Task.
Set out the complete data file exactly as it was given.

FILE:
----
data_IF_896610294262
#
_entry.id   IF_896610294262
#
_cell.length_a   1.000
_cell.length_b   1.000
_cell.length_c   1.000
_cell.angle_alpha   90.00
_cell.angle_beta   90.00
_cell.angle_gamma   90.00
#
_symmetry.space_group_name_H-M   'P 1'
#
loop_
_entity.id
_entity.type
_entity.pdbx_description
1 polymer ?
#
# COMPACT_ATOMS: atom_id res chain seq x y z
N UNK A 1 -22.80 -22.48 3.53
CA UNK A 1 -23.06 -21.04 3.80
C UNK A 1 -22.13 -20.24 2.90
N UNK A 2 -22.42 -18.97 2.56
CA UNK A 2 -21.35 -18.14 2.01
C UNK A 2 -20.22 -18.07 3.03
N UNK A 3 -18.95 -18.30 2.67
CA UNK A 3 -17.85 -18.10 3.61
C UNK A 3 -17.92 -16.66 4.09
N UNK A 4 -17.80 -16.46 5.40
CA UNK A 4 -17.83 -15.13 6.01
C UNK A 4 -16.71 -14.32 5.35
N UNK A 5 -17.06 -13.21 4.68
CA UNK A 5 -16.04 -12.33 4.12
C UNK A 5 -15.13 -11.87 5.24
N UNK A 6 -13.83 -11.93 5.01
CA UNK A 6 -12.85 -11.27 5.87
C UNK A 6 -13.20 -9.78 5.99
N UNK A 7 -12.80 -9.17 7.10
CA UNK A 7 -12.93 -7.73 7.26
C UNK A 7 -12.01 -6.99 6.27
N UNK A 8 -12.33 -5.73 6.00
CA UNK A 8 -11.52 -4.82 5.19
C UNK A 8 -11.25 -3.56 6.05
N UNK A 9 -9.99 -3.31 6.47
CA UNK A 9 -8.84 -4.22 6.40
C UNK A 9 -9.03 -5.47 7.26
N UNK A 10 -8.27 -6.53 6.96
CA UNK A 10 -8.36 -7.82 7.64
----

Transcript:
data_IF_896610294262
#
_entry.id   IF_896610294262
#
_cell.length_a   1.000
_cell.length_b   1.000
_cell.length_c   1.000
_cell.angle_alpha   90.00
_cell.angle_beta   90.00
_cell.angle_gamma   90.00
#
_symmetry.space_group_name_H-M   'P 1'
#
loop_
_entity.id
_entity.type
_entity.pdbx_description
1 polymer ?
#
# COMPACT_ATOMS: atom_id res chain seq x y z
N UNK A 1 -22.80 -22.48 3.53
CA UNK A 1 -23.06 -21.04 3.80
C UNK A 1 -22.13 -20.24 2.90
N UNK A 2 -22.42 -18.97 2.56
CA UNK A 2 -21.35 -18.14 2.01
C UNK A 2 -20.22 -18.07 3.03
N UNK A 3 -18.95 -18.30 2.67
CA UNK A 3 -17.85 -18.10 3.61
C UNK A 3 -17.92 -16.66 4.09
N UNK A 4 -17.80 -16.46 5.40
CA UNK A 4 -17.83 -15.13 6.01
C UNK A 4 -16.71 -14.32 5.35
N UNK A 5 -17.06 -13.21 4.68
CA UNK A 5 -16.04 -12.33 4.12
C UNK A 5 -15.13 -11.87 5.24
N UNK A 6 -13.83 -11.93 5.01
CA UNK A 6 -12.85 -11.27 5.87
C UNK A 6 -13.20 -9.78 5.99
N UNK A 7 -12.80 -9.17 7.10
CA UNK A 7 -12.93 -7.73 7.26
C UNK A 7 -12.01 -6.99 6.27
N UNK A 8 -12.33 -5.73 6.00
CA UNK A 8 -11.52 -4.82 5.19
C UNK A 8 -11.25 -3.56 6.05
N UNK A 9 -9.99 -3.31 6.47
CA UNK A 9 -8.84 -4.22 6.40
C UNK A 9 -9.03 -5.47 7.26
N UNK A 10 -8.27 -6.53 6.96
CA UNK A 10 -8.36 -7.82 7.64